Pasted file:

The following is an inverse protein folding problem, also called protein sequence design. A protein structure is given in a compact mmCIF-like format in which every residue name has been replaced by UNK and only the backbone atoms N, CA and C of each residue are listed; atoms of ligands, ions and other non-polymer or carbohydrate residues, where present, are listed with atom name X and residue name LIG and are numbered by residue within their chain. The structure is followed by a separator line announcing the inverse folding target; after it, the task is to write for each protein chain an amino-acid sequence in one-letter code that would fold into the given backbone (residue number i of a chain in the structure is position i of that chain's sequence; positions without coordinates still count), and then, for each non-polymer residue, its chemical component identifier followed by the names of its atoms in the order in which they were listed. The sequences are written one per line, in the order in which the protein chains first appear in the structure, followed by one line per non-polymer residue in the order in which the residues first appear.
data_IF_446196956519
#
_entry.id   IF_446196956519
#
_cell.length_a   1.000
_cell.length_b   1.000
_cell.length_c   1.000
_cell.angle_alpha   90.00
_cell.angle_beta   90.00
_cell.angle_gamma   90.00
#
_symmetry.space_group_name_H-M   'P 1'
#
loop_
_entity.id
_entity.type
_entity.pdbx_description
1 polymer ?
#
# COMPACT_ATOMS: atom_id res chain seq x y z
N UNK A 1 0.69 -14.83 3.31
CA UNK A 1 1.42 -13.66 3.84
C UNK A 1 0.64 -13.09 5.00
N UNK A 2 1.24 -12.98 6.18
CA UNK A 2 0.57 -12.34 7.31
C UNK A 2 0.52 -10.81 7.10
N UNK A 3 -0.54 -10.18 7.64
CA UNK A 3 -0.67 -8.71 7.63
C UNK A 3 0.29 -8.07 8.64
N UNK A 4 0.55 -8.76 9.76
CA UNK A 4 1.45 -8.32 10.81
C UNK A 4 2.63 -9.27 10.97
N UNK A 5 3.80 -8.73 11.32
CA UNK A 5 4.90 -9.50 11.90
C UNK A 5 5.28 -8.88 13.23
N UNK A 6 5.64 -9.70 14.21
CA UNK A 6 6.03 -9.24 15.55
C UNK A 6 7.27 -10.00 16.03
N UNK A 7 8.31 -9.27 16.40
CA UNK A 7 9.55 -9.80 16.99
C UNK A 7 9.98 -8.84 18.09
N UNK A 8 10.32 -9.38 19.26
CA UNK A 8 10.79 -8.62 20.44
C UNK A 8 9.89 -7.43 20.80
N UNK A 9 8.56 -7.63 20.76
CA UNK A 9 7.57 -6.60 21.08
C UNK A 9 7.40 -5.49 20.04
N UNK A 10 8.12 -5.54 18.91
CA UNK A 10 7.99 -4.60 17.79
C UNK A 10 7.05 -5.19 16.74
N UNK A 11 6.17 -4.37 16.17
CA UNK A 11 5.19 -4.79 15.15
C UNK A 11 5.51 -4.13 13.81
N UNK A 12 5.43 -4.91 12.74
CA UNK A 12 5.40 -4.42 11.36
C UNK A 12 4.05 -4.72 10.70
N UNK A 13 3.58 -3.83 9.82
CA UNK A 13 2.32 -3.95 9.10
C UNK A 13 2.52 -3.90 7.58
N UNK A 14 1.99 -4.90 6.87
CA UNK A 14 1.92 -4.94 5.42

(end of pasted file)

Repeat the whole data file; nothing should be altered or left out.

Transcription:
The following is an inverse protein folding problem, also called protein sequence design. A protein structure is given in a compact mmCIF-like format in which every residue name has been replaced by UNK and only the backbone atoms N, CA and C of each residue are listed; atoms of ligands, ions and other non-polymer or carbohydrate residues, where present, are listed with atom name X and residue name LIG and are numbered by residue within their chain. The structure is followed by a separator line announcing the inverse folding target; after it, the task is to write for each protein chain an amino-acid sequence in one-letter code that would fold into the given backbone (residue number i of a chain in the structure is position i of that chain's sequence; positions without coordinates still count), and then, for each non-polymer residue, its chemical component identifier followed by the names of its atoms in the order in which they were listed. The sequences are written one per line, in the order in which the protein chains first appear in the structure, followed by one line per non-polymer residue in the order in which the residues first appear.
data_IF_446196956519
#
_entry.id   IF_446196956519
#
_cell.length_a   1.000
_cell.length_b   1.000
_cell.length_c   1.000
_cell.angle_alpha   90.00
_cell.angle_beta   90.00
_cell.angle_gamma   90.00
#
_symmetry.space_group_name_H-M   'P 1'
#
loop_
_entity.id
_entity.type
_entity.pdbx_description
1 polymer ?
#
# COMPACT_ATOMS: atom_id res chain seq x y z
N UNK A 1 0.69 -14.83 3.31
CA UNK A 1 1.42 -13.66 3.84
C UNK A 1 0.64 -13.09 5.00
N UNK A 2 1.24 -12.98 6.18
CA UNK A 2 0.57 -12.34 7.31
C UNK A 2 0.52 -10.81 7.10
N UNK A 3 -0.54 -10.18 7.64
CA UNK A 3 -0.67 -8.71 7.63
C UNK A 3 0.29 -8.07 8.64
N UNK A 4 0.55 -8.76 9.76
CA UNK A 4 1.45 -8.32 10.81
C UNK A 4 2.63 -9.27 10.97
N UNK A 5 3.80 -8.73 11.32
CA UNK A 5 4.90 -9.50 11.90
C UNK A 5 5.28 -8.88 13.23
N UNK A 6 5.64 -9.70 14.21
CA UNK A 6 6.03 -9.24 15.55
C UNK A 6 7.27 -10.00 16.03
N UNK A 7 8.31 -9.27 16.40
CA UNK A 7 9.55 -9.80 16.99
C UNK A 7 9.98 -8.84 18.09
N UNK A 8 10.32 -9.38 19.26
CA UNK A 8 10.79 -8.62 20.44
C UNK A 8 9.89 -7.43 20.80
N UNK A 9 8.56 -7.63 20.76
CA UNK A 9 7.57 -6.60 21.08
C UNK A 9 7.40 -5.49 20.04
N UNK A 10 8.12 -5.54 18.91
CA UNK A 10 7.99 -4.60 17.79
C UNK A 10 7.05 -5.19 16.74
N UNK A 11 6.17 -4.37 16.17
CA UNK A 11 5.19 -4.79 15.15
C UNK A 11 5.51 -4.13 13.81
N UNK A 12 5.43 -4.91 12.74
CA UNK A 12 5.40 -4.42 11.36
C UNK A 12 4.05 -4.72 10.70
N UNK A 13 3.58 -3.83 9.82
CA UNK A 13 2.32 -3.95 9.10
C UNK A 13 2.52 -3.90 7.58
N UNK A 14 1.99 -4.90 6.87
CA UNK A 14 1.92 -4.94 5.42